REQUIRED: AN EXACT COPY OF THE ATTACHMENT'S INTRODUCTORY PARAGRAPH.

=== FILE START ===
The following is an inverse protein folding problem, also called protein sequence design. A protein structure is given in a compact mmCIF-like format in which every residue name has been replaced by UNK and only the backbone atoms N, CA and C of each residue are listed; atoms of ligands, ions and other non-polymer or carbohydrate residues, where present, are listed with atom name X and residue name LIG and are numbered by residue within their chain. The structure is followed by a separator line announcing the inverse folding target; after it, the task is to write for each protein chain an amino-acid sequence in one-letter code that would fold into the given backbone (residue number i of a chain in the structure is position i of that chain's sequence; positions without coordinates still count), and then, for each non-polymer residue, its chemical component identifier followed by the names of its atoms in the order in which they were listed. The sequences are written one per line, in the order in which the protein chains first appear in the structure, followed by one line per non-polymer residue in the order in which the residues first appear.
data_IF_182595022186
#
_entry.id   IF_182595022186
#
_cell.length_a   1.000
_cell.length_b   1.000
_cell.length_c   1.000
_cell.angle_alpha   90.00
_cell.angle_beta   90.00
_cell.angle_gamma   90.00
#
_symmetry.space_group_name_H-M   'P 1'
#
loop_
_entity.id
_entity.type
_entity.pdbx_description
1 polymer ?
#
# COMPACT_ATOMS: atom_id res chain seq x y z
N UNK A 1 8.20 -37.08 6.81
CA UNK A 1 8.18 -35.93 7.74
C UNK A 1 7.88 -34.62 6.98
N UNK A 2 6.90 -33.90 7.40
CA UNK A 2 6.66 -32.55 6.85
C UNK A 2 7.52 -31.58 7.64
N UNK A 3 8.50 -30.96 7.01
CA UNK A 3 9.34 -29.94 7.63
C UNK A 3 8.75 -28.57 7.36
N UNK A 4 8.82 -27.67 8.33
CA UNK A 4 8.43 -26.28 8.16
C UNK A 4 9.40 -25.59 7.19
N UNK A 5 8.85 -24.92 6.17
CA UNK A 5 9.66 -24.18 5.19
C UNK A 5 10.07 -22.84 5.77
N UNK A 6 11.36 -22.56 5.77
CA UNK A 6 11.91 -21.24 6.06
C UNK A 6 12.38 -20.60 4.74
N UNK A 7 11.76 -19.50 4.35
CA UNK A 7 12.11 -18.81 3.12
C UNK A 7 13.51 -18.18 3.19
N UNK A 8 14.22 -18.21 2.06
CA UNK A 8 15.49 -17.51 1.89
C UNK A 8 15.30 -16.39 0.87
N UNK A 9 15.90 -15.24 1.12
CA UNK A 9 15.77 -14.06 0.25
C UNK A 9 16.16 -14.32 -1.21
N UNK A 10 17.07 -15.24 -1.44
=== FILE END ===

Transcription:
The following is an inverse protein folding problem, also called protein sequence design. A protein structure is given in a compact mmCIF-like format in which every residue name has been replaced by UNK and only the backbone atoms N, CA and C of each residue are listed; atoms of ligands, ions and other non-polymer or carbohydrate residues, where present, are listed with atom name X and residue name LIG and are numbered by residue within their chain. The structure is followed by a separator line announcing the inverse folding target; after it, the task is to write for each protein chain an amino-acid sequence in one-letter code that would fold into the given backbone (residue number i of a chain in the structure is position i of that chain's sequence; positions without coordinates still count), and then, for each non-polymer residue, its chemical component identifier followed by the names of its atoms in the order in which they were listed. The sequences are written one per line, in the order in which the protein chains first appear in the structure, followed by one line per non-polymer residue in the order in which the residues first appear.